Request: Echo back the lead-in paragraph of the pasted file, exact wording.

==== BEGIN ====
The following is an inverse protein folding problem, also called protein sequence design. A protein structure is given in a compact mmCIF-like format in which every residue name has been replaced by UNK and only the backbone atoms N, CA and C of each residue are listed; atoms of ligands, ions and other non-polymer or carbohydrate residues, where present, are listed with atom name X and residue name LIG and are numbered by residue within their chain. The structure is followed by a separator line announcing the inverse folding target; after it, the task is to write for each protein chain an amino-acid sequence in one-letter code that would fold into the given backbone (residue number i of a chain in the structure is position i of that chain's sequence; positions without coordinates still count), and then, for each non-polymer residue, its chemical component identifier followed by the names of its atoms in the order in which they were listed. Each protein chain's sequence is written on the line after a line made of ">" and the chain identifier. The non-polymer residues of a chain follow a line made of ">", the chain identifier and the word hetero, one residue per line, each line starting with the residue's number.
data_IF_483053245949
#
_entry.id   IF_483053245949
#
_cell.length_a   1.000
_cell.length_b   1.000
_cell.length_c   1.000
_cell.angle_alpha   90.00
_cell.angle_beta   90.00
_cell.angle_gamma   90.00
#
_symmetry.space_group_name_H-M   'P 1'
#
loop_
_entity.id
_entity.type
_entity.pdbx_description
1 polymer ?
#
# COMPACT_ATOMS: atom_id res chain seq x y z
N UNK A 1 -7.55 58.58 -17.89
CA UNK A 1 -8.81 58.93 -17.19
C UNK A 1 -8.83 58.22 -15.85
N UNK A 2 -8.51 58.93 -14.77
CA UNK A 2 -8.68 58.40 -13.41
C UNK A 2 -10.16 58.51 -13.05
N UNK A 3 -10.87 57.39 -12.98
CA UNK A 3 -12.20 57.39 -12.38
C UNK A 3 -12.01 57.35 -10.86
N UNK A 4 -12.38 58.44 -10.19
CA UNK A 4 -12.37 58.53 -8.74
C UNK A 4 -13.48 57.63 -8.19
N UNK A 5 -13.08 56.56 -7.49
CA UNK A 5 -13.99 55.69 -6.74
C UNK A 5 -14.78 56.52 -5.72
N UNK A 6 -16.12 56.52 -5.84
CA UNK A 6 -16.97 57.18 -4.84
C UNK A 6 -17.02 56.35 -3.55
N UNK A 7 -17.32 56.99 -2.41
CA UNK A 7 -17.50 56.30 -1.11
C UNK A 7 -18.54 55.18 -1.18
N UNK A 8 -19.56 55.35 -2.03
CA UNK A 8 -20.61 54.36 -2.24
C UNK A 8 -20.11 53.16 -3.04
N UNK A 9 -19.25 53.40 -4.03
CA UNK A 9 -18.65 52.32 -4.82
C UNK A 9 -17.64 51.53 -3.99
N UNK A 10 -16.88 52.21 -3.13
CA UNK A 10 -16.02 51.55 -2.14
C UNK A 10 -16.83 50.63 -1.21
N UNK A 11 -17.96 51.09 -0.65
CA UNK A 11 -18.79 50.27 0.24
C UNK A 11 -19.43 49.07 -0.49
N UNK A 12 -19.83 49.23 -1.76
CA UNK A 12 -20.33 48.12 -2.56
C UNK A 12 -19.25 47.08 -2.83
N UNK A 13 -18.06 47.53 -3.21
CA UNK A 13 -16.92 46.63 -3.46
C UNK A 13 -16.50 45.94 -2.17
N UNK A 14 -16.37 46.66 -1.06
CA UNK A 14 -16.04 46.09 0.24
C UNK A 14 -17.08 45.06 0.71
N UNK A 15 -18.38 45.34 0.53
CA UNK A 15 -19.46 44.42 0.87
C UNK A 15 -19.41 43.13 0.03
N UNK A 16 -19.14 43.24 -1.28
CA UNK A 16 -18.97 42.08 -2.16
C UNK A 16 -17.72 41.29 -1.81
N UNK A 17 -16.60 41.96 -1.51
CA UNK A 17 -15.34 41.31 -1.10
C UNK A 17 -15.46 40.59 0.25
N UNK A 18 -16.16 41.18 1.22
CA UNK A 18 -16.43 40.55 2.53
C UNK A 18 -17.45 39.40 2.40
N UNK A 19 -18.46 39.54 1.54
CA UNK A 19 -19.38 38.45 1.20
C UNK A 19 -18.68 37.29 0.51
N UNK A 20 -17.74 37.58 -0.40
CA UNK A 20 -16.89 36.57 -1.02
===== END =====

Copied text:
The following is an inverse protein folding problem, also called protein sequence design. A protein structure is given in a compact mmCIF-like format in which every residue name has been replaced by UNK and only the backbone atoms N, CA and C of each residue are listed; atoms of ligands, ions and other non-polymer or carbohydrate residues, where present, are listed with atom name X and residue name LIG and are numbered by residue within their chain. The structure is followed by a separator line announcing the inverse folding target; after it, the task is to write for each protein chain an amino-acid sequence in one-letter code that would fold into the given backbone (residue number i of a chain in the structure is position i of that chain's sequence; positions without coordinates still count), and then, for each non-polymer residue, its chemical component identifier followed by the names of its atoms in the order in which they were listed. Each protein chain's sequence is written on the line after a line made of ">" and the chain identifier. The non-polymer residues of a chain follow a line made of ">", the chain identifier and the word hetero, one residue per line, each line starting with the residue's number.